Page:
Many companies are asking prospective employees to turn over access to their social networks.
Should an employer have a right to view your Facebook page?
It's a hot new topic on the job front.
Many workers are outraged at the prospect of sharing their private social media sites like Facebook with potential employers who want to snoop into their life..
"I think its an invasion of privacy," says Ryan Mapili.
"They shouldn't have to go to Facebook page to determine whether you get a job or not," adds Nicolette Malizzio.
The practice has grown fastest in the public sector, especially for law enforcement, but it's now gaining traction among private employers according to John Challenger, an expert in the job placement field.
"The trend is companies are going online looking for candidates looking at the profiles that have been posted its just part of the way the job search works today," he says.
There are no laws on the books forbidding employers from asking for Facebook passwords or log-ins, but Illinois is one of a few states with proposed legislation to stop it.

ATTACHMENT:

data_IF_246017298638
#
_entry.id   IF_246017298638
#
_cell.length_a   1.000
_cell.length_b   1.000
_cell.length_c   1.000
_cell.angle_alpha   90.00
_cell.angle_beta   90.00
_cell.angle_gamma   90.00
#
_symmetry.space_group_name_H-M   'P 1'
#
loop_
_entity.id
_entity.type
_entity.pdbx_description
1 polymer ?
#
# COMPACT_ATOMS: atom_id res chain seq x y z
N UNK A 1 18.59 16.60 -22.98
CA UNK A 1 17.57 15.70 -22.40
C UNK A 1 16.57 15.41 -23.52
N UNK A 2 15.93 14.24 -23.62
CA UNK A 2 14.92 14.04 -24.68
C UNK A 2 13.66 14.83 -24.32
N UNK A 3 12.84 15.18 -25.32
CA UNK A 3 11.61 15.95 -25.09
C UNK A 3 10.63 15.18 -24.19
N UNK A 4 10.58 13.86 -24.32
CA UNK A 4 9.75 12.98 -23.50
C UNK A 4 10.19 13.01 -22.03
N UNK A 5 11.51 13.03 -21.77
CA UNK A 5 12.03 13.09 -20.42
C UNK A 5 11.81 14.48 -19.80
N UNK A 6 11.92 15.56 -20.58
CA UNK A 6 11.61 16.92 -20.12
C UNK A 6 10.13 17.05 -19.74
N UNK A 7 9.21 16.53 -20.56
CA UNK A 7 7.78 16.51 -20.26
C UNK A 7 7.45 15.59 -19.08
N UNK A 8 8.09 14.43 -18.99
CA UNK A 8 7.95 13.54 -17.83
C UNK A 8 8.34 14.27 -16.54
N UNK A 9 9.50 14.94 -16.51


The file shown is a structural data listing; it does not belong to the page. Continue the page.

"Its wrong for employers to think they have a window into all aspects of your life," says ACLU executive director Colleen Connell.
The ACLU is backing the Illinois bill.
Connell calls the practice dangerous.
"What this law would do is put asking for log-in information for a social networking site, make it just as unlawful as asking if a woman plans to have children," Connell says.
Challenger says it is part of the new business climate.
"They are in drivers seat right now," he says of prospective employers. "With unemployment high, they want to be very selective of who they hire."